Aunt Dimity's Death (1992)
Aunt Dimity's Death (1992)
In my opinion, this story took off when the ghost appeared. Until then, the story was okay, but I was moderately frustrated by the bickering between the two characters that were obviously destined to fall in love with each other. Initially, I thought the negative feelings Lori had were premonitions of a devious plot. But no, they were just arguing the precedes falling in Lurve. Luckily that portion of the story moved to the back burner once the ghost appeared and the mystery really started to kick in.
In case you couldn't guess, I was less than excited about the romance portion of the story.
However, once the ghost appeared, the mystery took off and the story got interesting.
Lori Shepherd is struggling to make ends meet. Her mother had recently died, leaving her completely alone in the world, and so it was a complete shock to her to receive a letter from a law firm asking her to come by to discuss matters of interest, related to the death of Dimity Westwood, a woman Lori knew only from bedtime stories as Aunt Dimity.
Although the mystery turned out to be quite interesting (and involve a ghost) I found some of the other details of the story frustrating, as it seemed quite obvious to me what was destined to happen. By the mystery did make up for those minor frustrations. Lori learns about her "Aunt Dimity," a woman she knew only as the indomitable heroine of her bedtime stories. These parts of the story were very interesting, and very well done, as Lori considers the nature of grief and relationships.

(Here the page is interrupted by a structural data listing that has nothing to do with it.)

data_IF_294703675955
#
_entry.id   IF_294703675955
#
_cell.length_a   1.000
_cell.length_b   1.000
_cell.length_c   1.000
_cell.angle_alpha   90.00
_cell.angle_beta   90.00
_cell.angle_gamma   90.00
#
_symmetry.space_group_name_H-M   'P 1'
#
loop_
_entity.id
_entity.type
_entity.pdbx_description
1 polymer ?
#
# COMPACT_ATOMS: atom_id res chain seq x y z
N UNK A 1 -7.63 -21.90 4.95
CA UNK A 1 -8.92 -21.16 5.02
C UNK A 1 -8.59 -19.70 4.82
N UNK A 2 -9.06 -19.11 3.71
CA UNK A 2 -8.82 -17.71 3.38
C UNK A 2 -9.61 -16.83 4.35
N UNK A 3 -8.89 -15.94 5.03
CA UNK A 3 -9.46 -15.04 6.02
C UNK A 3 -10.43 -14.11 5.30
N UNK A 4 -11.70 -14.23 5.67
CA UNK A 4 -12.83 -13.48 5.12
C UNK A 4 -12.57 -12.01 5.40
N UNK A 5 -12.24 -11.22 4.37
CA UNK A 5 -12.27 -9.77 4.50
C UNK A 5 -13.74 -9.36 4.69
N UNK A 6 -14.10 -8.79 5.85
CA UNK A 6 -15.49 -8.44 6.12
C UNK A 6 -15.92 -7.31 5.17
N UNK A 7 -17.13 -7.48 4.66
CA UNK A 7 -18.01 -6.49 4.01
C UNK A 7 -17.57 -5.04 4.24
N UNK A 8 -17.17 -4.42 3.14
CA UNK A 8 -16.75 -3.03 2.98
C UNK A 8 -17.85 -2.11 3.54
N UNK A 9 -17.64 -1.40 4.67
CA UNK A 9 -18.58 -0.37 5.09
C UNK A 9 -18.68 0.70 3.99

Mind you the mystery was not a whodunnit. No lives hung in the balance (unless we're considering Aunt Dimity's eternal life), and no state secrets were threatened with exposure. In some ways it was more a novel about a young woman rediscovering her own mother, and the woman she thought of as imaginary at best, with a dose of mystery about the secret that haunted Dimity throughout her life. And considered in that light it was quite good. Considered as a straight-up mystery, I'd probably have to judge it a little more harshly, as it didn't particularly fit into any of the categories of mysteries I particularly like.
As far as the story went, I also have to say that I loved the idea of two women remaining friends over time and across continents. I have always found something satisfying about letters. As much as I like e-mail, it's not quite the same as putting pen to paper or actually receiving a letter in the mail. So the idea of a friendship that continued for decades based solely upon letters is an idea that I find very appealing.
Will I read more books in this series? Probably--assuming I can find the next several books used. They were interesting, and I think my grandmother will like them, but this was a little too domestic for my tastes. So, an interesting story, but one that may appeal more to those who like romance than those who enjoy their mysteries with lots of bodies and intrigue.
Unrelated to anything, every time I see Atherton, I think Firefly and Atherton Wing. That show just crawls into your brain and totally takes over.